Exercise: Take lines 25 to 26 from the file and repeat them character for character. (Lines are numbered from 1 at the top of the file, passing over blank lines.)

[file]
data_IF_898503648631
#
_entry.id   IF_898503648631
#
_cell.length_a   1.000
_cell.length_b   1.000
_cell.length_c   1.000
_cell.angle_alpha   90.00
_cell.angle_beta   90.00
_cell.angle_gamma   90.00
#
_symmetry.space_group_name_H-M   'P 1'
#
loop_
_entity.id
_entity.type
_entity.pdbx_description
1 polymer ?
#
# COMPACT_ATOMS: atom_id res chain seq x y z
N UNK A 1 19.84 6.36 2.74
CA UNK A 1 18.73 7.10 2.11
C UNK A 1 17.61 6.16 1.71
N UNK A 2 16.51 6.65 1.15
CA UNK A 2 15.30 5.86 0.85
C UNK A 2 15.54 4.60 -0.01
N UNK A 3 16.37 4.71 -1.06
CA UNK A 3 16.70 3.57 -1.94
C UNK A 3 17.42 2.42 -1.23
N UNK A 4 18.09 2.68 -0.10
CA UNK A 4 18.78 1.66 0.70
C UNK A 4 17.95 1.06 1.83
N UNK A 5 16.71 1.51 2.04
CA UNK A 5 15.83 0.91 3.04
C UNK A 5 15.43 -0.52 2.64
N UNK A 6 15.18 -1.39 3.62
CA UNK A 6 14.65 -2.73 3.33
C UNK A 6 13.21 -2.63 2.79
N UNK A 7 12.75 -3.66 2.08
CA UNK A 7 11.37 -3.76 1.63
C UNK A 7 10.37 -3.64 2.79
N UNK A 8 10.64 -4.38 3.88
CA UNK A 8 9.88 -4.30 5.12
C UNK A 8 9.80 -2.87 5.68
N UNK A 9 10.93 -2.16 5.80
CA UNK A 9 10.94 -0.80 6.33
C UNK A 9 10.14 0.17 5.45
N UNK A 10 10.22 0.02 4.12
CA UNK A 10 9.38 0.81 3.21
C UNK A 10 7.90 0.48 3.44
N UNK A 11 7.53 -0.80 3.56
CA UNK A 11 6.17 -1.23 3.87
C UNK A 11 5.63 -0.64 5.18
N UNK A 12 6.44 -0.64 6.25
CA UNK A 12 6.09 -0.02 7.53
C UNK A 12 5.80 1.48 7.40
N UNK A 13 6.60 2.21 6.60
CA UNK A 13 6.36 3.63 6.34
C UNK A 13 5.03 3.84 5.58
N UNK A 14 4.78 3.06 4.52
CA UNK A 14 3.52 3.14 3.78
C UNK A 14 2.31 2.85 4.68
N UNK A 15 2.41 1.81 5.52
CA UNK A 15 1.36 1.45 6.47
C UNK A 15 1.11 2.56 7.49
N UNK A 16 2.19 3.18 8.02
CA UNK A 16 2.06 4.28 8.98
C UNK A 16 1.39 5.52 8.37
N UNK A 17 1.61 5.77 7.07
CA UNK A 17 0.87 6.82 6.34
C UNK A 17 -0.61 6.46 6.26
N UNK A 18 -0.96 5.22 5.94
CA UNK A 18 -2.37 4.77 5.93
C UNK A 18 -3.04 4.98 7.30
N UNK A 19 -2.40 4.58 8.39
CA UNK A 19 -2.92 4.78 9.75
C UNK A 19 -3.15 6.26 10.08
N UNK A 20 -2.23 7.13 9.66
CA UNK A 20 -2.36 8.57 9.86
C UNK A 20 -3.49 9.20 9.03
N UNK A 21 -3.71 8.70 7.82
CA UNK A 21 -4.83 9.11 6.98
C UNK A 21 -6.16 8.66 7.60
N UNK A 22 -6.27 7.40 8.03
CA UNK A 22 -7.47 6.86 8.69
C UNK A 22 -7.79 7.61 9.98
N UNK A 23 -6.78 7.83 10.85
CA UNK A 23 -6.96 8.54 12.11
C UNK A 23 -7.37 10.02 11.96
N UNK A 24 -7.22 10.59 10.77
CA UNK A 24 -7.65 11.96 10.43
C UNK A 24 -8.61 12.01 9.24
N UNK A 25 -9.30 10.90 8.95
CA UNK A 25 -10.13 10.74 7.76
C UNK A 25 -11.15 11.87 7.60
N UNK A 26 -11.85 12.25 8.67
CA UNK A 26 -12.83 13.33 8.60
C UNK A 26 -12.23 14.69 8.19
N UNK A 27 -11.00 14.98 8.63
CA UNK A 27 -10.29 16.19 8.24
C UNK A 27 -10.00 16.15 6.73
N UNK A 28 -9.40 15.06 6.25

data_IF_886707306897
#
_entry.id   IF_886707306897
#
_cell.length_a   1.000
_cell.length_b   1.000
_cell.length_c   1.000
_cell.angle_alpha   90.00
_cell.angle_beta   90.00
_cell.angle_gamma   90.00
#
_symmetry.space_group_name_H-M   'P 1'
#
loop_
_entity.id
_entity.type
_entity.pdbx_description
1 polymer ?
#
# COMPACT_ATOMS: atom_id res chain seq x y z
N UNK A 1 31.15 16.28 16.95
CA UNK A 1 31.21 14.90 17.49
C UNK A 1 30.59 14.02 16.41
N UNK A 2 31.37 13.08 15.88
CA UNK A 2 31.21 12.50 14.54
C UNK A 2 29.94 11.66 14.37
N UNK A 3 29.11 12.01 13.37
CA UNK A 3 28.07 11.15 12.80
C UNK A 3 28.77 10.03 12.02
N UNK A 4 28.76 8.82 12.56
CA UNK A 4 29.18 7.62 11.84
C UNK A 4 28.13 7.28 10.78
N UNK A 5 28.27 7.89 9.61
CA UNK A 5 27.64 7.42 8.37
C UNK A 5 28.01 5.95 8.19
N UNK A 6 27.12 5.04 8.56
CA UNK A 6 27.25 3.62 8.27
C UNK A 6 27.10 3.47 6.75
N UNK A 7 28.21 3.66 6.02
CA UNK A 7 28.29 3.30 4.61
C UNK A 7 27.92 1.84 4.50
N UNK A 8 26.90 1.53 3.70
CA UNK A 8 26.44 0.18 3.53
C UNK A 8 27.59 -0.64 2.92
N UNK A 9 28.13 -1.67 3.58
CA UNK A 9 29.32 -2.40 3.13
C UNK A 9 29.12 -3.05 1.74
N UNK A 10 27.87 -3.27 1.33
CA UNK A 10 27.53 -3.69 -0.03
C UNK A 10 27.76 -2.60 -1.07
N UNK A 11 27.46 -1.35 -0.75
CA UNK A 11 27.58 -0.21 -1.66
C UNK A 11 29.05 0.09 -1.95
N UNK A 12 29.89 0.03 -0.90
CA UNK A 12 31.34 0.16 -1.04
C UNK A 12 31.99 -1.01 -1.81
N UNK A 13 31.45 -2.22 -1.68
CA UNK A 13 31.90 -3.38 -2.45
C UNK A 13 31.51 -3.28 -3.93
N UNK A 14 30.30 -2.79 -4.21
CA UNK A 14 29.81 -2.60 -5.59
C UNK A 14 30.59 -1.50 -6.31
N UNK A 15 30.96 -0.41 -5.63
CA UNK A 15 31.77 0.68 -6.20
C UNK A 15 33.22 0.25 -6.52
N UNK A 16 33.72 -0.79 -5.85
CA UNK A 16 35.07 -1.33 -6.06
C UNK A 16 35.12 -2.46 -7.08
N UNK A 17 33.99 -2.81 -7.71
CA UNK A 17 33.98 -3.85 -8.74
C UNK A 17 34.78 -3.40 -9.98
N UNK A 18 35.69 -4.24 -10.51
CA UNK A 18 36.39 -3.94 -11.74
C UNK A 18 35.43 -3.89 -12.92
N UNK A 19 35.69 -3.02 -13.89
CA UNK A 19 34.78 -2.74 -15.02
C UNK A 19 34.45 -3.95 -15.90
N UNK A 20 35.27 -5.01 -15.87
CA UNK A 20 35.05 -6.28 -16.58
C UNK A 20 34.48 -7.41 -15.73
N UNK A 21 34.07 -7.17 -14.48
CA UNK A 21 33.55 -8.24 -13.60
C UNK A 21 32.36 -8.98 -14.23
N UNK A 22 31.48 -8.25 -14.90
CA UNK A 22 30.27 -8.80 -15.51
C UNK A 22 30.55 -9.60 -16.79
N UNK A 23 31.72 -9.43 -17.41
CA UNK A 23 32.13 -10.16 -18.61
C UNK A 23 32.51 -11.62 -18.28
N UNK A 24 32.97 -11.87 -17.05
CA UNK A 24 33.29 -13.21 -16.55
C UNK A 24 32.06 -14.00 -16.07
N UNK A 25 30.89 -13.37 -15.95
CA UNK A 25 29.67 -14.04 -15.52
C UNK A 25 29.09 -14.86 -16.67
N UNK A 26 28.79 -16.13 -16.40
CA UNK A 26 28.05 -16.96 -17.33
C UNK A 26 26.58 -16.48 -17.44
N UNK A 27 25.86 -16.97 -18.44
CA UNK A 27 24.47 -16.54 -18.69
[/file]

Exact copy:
CA UNK A 2 15.30 5.86 0.85
C UNK A 2 15.54 4.60 -0.01